Why do they use plastic? Save weight. Probably the biggest reason. And you can also mold it in many different ways. You can easier to mold plastic into shapes and incorporate components than it is to do it with metal. 

So you can see inside the valve cover here, this groove. I didn't actually take a picture with the valve cover gasket in place, but this groove that I'm tracing out with the mouse pointer here, is where the valve cover gasket sits. Now, you notice three holes in the middle. These are where the spark plug tubes are. And this is where the leaks were occurring from this gasket here.

These are separate gaskets as I'm pointing out with the mouse pointer. You're looking at, just photographs. All you're going to see is just the pictures of the valve cover. But in this three tubes are where the oil seals go. So these are actually where the major leak was, but of course you have to replace everything.

Mark: So once you pull the valve covers off, you redo the gasket every time, basically. 

Bernie: Yeah, we do. Yeah. You replaced the gasket. I mean, I've had jobs where we've done an engine and then we'd go, oh, we just changed the valve gasket two months ago. Let's just reuse it and it tends to leak. So it's usually once you take something apart, you got to replace the gasket. It's just kind of a no-brainer. You'll also notice how clean those valve covers were. Actually, I'll just get back into the picture again. Very clean. We have a a jet washer that we put all our parts in, unless it's an electrical part or electronic part, which wrecks it, but we jet wash everything.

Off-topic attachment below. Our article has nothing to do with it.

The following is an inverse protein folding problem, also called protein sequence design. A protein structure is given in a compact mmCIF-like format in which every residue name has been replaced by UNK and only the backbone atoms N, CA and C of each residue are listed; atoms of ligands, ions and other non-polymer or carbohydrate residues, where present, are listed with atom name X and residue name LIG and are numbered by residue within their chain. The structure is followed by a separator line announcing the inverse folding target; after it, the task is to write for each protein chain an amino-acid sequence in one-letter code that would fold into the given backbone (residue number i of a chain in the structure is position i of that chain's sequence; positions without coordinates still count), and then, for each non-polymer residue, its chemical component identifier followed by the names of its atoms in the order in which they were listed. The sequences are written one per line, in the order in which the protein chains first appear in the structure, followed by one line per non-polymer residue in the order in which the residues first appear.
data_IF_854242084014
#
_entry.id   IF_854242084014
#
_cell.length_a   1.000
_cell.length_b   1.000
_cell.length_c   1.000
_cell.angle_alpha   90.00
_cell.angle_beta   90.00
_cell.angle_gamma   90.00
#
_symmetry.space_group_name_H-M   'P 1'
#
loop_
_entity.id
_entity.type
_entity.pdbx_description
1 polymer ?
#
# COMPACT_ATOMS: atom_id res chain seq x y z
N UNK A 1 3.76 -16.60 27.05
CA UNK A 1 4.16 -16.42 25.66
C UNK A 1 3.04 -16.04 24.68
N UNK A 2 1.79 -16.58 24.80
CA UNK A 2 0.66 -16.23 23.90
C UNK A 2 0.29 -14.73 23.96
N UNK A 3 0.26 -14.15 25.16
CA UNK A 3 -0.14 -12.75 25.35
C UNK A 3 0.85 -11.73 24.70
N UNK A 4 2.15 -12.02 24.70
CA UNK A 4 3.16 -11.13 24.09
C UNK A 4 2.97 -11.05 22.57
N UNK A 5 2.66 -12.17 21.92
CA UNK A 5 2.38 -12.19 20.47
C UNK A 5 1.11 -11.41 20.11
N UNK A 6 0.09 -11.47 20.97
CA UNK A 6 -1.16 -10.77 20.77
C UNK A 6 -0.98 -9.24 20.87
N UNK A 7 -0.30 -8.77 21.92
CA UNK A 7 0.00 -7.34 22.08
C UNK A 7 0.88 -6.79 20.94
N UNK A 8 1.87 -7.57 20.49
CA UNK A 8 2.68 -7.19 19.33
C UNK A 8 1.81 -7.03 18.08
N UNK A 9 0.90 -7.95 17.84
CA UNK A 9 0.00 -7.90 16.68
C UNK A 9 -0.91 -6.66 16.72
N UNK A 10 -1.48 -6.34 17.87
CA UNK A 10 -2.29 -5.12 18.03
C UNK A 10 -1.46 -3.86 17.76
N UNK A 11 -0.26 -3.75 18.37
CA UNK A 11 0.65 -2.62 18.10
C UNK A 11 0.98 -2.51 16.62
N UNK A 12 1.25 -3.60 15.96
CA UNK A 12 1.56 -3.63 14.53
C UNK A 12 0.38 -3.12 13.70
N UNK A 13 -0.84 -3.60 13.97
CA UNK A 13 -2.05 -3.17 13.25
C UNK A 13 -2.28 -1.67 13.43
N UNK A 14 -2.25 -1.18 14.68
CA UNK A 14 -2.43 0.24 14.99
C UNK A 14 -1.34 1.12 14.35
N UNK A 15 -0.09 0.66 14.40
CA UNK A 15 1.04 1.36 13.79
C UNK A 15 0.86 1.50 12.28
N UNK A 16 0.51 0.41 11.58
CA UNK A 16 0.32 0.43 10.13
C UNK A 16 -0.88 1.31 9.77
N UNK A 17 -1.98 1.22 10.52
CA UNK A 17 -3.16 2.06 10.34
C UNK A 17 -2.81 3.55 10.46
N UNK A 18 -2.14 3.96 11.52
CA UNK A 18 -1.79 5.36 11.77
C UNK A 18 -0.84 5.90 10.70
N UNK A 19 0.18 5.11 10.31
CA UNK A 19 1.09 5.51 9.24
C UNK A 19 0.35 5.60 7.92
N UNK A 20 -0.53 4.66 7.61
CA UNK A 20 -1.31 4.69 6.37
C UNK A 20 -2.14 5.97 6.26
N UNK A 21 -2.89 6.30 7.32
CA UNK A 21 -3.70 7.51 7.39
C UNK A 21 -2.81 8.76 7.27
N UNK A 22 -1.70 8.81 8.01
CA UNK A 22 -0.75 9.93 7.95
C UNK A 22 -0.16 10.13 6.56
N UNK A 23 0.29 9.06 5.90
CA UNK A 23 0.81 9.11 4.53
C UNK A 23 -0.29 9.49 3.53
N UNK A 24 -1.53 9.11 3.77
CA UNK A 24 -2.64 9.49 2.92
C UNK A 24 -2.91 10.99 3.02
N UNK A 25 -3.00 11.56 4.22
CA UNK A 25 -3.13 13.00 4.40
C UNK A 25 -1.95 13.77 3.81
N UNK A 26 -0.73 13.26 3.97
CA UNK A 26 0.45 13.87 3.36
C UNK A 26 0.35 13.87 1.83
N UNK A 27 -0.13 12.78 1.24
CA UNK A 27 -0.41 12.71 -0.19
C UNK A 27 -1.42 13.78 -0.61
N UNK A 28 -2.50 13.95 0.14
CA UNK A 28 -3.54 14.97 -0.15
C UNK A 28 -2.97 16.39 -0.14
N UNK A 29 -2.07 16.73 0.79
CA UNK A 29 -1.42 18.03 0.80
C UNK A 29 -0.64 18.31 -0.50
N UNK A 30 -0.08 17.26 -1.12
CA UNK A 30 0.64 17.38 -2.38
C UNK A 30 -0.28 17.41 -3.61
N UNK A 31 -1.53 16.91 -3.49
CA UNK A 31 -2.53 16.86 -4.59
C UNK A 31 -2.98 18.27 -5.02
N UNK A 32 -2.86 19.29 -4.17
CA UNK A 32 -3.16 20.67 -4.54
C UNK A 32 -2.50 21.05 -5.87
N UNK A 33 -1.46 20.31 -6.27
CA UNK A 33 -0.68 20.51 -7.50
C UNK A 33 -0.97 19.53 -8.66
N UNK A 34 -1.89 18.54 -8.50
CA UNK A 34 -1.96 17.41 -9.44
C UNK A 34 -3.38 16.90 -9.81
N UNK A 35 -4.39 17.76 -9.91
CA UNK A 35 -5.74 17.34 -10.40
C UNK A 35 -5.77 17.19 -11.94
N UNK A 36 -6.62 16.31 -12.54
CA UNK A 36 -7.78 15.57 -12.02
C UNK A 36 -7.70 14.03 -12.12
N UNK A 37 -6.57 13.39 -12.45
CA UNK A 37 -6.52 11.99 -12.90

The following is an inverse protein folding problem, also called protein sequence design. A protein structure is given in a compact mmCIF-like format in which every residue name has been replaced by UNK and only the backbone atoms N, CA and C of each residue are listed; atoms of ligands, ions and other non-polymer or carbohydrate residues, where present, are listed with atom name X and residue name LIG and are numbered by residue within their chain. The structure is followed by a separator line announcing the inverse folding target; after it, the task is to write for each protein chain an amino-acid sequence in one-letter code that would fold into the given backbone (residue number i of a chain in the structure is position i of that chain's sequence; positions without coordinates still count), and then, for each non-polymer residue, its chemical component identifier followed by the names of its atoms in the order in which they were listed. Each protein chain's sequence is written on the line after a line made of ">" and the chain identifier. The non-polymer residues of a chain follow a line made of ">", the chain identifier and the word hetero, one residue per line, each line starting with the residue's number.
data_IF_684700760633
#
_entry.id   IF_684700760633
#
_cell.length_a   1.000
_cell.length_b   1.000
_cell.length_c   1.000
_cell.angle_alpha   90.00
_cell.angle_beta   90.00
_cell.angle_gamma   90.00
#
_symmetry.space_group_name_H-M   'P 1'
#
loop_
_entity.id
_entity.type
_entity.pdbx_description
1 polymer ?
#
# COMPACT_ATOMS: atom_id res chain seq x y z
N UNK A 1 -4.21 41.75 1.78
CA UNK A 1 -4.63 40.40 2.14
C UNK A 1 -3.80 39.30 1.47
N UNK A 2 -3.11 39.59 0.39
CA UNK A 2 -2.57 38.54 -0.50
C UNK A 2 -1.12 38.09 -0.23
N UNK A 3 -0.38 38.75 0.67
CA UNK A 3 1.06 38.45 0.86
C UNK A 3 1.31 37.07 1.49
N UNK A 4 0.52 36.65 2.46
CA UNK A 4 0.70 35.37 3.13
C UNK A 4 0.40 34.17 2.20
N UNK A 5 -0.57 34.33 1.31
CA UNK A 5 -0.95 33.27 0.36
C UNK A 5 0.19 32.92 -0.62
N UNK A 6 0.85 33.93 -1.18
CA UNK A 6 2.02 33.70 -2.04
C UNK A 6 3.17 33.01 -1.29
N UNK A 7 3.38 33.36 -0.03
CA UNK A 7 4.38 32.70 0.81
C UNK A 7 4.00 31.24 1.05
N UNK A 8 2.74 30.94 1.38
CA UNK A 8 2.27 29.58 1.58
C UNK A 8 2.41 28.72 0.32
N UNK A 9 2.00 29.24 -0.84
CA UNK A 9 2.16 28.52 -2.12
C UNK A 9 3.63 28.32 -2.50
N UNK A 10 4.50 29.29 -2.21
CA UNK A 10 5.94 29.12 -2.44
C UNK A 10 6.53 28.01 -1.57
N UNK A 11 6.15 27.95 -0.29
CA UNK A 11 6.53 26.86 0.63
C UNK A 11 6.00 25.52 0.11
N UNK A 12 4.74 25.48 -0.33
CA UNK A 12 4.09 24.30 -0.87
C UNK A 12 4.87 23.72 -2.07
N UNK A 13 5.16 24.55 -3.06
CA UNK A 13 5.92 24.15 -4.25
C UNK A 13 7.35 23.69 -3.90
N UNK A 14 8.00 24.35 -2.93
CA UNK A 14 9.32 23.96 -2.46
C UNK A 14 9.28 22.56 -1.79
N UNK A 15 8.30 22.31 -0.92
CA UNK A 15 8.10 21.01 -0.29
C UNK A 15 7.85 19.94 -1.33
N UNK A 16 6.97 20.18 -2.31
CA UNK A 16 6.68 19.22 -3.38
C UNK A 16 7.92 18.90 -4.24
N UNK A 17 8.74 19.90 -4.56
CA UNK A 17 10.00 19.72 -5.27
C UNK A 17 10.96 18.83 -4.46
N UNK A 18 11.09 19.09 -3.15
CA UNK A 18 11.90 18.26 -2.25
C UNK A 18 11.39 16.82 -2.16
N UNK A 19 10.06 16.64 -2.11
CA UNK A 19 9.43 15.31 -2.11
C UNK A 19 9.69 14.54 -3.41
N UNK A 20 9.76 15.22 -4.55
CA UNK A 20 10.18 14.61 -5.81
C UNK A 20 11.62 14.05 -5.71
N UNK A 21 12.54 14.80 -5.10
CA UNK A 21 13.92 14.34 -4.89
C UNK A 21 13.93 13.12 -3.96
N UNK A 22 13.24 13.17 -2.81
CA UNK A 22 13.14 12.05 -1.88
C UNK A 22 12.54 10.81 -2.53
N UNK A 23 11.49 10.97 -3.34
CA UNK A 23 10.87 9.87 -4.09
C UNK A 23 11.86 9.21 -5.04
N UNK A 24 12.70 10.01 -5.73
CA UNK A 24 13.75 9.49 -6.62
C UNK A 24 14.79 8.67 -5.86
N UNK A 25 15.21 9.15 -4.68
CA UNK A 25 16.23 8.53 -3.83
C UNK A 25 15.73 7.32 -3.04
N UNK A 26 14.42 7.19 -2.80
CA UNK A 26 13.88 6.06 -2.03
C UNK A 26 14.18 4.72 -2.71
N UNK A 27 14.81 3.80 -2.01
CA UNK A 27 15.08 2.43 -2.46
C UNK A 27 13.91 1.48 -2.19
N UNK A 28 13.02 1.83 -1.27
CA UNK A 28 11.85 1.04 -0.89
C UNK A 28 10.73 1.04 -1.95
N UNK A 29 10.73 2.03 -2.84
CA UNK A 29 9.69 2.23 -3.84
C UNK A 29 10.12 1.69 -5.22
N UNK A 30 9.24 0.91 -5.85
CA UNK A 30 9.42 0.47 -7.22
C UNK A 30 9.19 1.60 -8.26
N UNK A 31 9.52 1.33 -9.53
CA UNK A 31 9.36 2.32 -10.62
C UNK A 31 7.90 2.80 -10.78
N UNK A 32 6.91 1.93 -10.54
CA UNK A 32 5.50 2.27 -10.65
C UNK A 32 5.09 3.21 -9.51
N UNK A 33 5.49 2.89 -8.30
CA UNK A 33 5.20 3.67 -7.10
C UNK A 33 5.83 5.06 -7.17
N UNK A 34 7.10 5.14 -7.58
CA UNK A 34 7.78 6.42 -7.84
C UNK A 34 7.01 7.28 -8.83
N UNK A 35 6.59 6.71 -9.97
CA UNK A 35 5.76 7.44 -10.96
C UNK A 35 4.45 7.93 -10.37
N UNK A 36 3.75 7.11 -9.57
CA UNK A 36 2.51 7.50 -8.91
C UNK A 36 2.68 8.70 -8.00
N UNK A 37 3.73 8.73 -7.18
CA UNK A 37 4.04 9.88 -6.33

So when we took these off, they would have been grungy and oily, and they're clean and they looked as good as new. So that's another part of our high-end service that we offer at Pawlik Automotive. We clean everything very well. Not make it look like new, but as new. 

Mark: So how difficult of a job is the valve cover replacement on this V6?

Bernie: Yeah, as I mentioned, it's really not too difficult. It's a bit of labour of course, but pretty straightforward compared to valve cover jobs we do in a lot of other vehicles. There's not a lot that needs to be removed to get at the valve covers. Many times on certain V engines, the intake plenum will hang over top of one side. So it will require a lot of extra work to take the valve cover off. But in this case, it's actually one of the things on this Audi engine that's fairly straightforward. 

Mark: And how reliable are Audi A6 vehicles?